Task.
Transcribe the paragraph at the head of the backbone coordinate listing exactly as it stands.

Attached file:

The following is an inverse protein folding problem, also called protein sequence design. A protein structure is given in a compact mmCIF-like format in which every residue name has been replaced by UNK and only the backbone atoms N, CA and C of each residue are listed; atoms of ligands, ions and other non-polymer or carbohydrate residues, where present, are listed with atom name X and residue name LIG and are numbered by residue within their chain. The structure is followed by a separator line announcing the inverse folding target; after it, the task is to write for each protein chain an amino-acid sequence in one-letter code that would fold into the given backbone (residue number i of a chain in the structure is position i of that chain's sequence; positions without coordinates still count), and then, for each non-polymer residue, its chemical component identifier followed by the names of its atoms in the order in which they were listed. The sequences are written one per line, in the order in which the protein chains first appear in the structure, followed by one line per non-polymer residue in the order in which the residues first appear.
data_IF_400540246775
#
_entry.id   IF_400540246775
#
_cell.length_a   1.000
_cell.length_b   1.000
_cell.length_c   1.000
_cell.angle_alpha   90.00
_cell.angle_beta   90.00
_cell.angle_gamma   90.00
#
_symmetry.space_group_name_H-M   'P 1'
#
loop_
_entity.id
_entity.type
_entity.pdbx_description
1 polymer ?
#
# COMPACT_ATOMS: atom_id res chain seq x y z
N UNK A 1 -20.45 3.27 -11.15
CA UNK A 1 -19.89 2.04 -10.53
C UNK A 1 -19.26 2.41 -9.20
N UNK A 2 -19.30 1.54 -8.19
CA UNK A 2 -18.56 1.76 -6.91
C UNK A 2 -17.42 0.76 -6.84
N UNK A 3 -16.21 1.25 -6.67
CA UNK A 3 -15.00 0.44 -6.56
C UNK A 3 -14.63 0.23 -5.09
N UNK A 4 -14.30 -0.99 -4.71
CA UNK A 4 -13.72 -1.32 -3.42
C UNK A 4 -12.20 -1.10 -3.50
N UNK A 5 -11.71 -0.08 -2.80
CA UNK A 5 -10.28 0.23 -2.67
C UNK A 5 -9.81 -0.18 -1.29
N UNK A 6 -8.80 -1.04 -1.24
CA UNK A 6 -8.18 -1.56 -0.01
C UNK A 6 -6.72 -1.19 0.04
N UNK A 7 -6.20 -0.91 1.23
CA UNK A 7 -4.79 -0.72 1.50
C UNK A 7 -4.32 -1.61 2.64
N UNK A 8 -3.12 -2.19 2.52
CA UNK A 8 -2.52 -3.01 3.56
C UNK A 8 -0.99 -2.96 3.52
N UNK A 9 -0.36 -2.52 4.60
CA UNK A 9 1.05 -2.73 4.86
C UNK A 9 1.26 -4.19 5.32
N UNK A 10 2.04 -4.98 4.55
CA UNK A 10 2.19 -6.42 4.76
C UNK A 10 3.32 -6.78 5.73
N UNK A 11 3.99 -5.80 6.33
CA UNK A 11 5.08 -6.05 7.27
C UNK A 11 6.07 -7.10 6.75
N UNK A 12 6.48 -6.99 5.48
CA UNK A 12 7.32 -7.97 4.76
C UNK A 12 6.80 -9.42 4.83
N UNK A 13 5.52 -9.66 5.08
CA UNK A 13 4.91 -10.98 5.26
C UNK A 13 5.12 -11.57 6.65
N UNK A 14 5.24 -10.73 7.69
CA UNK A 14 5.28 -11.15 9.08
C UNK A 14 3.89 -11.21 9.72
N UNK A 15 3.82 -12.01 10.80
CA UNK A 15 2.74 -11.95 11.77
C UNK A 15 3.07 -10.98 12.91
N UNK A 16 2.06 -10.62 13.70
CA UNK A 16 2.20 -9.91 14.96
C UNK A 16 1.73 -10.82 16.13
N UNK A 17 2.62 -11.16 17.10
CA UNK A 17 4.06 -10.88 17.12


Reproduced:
The following is an inverse protein folding problem, also called protein sequence design. A protein structure is given in a compact mmCIF-like format in which every residue name has been replaced by UNK and only the backbone atoms N, CA and C of each residue are listed; atoms of ligands, ions and other non-polymer or carbohydrate residues, where present, are listed with atom name X and residue name LIG and are numbered by residue within their chain. The structure is followed by a separator line announcing the inverse folding target; after it, the task is to write for each protein chain an amino-acid sequence in one-letter code that would fold into the given backbone (residue number i of a chain in the structure is position i of that chain's sequence; positions without coordinates still count), and then, for each non-polymer residue, its chemical component identifier followed by the names of its atoms in the order in which they were listed. The sequences are written one per line, in the order in which the protein chains first appear in the structure, followed by one line per non-polymer residue in the order in which the residues first appear.